Ok. All that was an attempt to show you that you have twelve choices when picking a key. An octave is divided by twelve. It’s the perfect number to divide an octave by. Twelve is plenty. We call the interval between each note and it’s neighbor a “half step.” Two half steps is called a “whole step.”
Let’s talk about vocal range for a bit. Everyone has a vocal range which we can define as the distance between the lowest note they can sing and the highest. You can easily determine yours. Do it now.
1. Sing the lowest note you can sing
2. Now sing that same note up one octave
3. Repeat number 2
4. Repeat number 3
It’s quite possible that you won’t make it to step four. I can’t get past step three myself. A pretty standard vocal range is about an octave and a half to two octaves. A few of you will have a greater range. This is only an advantage if you are attempting to sing a song with a very wide range. Most songs have a range of between one and two octaves.
Many of you will also notice that a certain point, you changed the way that you were singing in order to go higher. You had to apply more energy and you engaged your vocal muscles in a different way. The tambour of your voice changed. This point in your range (and that “point” is a range in itself, not a specific point) is called the “break.” You can feel it and your audience can hear it (all usually on a subconscious level).
The higher notes in a song generally convey more emotion and intensity. The same is true for a voice. When picking a key for a given song, two of the things you might want to consider are:
1. Is the song relaxed and easy going (use your lower register) or is it more emotional and intense (consider using the higher part of your register)?
2. Is there a way to use the “break” in your voice to it’s best advantage (so that at the climax of the melody, you are able to project more emotion)?
One of the ideas many novice singers have is that there is a specific key which is the best one for them regardless of which song they are trying to sing. The reason why this misunderstanding persists is that there is some very small amount of truth to it. A significant amount of melodies exist within a range that make it probable that a given singer’s favorite key will work just fine. The problem is, like all generalizations, it’s not much use in evaluating specific situations. This idea should be abandoned.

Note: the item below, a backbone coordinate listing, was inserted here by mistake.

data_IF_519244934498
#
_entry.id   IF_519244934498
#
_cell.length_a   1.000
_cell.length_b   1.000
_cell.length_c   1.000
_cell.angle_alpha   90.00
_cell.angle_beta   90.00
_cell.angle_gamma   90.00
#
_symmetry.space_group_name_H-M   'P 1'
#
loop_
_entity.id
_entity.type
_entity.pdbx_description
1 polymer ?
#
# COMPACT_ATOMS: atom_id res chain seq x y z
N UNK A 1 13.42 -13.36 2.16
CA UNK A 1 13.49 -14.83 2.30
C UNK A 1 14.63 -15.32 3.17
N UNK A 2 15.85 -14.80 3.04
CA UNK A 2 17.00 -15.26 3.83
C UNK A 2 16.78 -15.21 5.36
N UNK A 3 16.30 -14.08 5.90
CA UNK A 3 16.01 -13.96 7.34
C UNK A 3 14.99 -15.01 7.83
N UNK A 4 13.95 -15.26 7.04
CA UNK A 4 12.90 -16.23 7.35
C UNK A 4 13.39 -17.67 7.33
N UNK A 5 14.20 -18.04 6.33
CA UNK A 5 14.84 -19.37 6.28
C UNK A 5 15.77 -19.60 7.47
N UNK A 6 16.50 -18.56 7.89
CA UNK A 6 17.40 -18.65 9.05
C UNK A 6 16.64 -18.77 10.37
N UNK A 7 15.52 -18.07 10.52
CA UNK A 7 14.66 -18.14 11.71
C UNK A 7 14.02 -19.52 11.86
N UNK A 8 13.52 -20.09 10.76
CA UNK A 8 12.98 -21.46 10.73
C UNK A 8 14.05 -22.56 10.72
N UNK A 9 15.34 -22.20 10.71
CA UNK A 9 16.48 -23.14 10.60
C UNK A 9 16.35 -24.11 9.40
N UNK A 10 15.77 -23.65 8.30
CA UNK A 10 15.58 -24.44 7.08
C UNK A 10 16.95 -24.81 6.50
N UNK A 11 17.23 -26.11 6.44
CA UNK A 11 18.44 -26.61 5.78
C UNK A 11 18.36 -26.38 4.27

Most tunes have what the musicians who play them call a “standard” key. This is the key they are generally played in and they are chosen by tradition and consensus over time in order to find a key that will put the melody in a range that is comfortable for the horn players, meaning generally the trumpet and/or alto sax (tenor sax and trombone players have been complaining about this for decades but we all understand that they are simply bitter about the poor choice they made when they adopted their instruments and we ignore them).
You should NOT pick the “standard” key for a song just because it is the standard key. It is, however, a good place to start – particularly if you are a male with a relatively average vocal range.
If you are a female with a relatively average vocal range, you might want to start with a wild guess that a reasonable key for you to try might be about half an octave above standard key. However, the question of deciding on a key should be decided by a different part of your brain than the part that handles math, so don’t think about this too much.
There is another advantage to singing a song in it’s “standard” key. The musicians who are accompanying you will be most comfortable with it and are more likely to be able to give you their best performance. Interestingly enough, they are also, on some levels, less likely to be especially creative with it. When you have played a song more or less the same way hundreds of times, it is hard to keep from repeating yourself.
Sometimes, playing a song in a less familiar key will force the mind of the musicians to climb out of those mental ruts because melodies “lay” differently in different keys. It’s part muscle memory, part the mechanics of the instrument (any instrument), and part the character of the key itself (every key has it’s own very subtle feel and sound – some brighter than others). So, like every choice in life, it’s a trade-off.
Since I have broached the subject of degrees of difficulty, I will broaden that topic a little.
There are great musicians out there – all with different skill sets and talents. Not all of them are equally proficient in all keys. In fact, few of them are (Bob Smith is an exception to this generalization). Some keys are easier (for the rest of us mortals) than others.